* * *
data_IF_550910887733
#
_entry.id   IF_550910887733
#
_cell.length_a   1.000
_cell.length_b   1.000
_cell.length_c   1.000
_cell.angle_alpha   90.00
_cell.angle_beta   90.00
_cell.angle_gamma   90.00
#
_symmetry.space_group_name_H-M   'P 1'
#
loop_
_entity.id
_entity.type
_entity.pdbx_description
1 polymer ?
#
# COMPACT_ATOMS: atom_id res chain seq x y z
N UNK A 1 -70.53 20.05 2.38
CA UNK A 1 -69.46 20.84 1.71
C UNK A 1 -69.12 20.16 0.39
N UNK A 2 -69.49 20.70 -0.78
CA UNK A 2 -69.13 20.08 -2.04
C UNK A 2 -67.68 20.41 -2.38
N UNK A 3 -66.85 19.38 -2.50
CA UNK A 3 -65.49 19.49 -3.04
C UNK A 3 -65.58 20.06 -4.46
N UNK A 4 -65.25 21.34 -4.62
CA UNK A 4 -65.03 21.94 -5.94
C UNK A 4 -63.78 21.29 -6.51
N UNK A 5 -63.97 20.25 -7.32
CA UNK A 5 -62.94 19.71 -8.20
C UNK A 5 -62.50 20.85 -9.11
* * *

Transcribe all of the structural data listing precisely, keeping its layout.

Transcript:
data_IF_550910887733
#
_entry.id   IF_550910887733
#
_cell.length_a   1.000
_cell.length_b   1.000
_cell.length_c   1.000
_cell.angle_alpha   90.00
_cell.angle_beta   90.00
_cell.angle_gamma   90.00
#
_symmetry.space_group_name_H-M   'P 1'
#
loop_
_entity.id
_entity.type
_entity.pdbx_description
1 polymer ?
#
# COMPACT_ATOMS: atom_id res chain seq x y z
N UNK A 1 -70.53 20.05 2.38
CA UNK A 1 -69.46 20.84 1.71
C UNK A 1 -69.12 20.16 0.39
N UNK A 2 -69.49 20.70 -0.78
CA UNK A 2 -69.13 20.08 -2.04
C UNK A 2 -67.68 20.41 -2.38
N UNK A 3 -66.85 19.38 -2.50
CA UNK A 3 -65.49 19.49 -3.04
C UNK A 3 -65.58 20.06 -4.46
N UNK A 4 -65.25 21.34 -4.62
CA UNK A 4 -65.03 21.94 -5.94
C UNK A 4 -63.78 21.29 -6.51
N UNK A 5 -63.97 20.25 -7.32
CA UNK A 5 -62.94 19.71 -8.20
C UNK A 5 -62.50 20.85 -9.11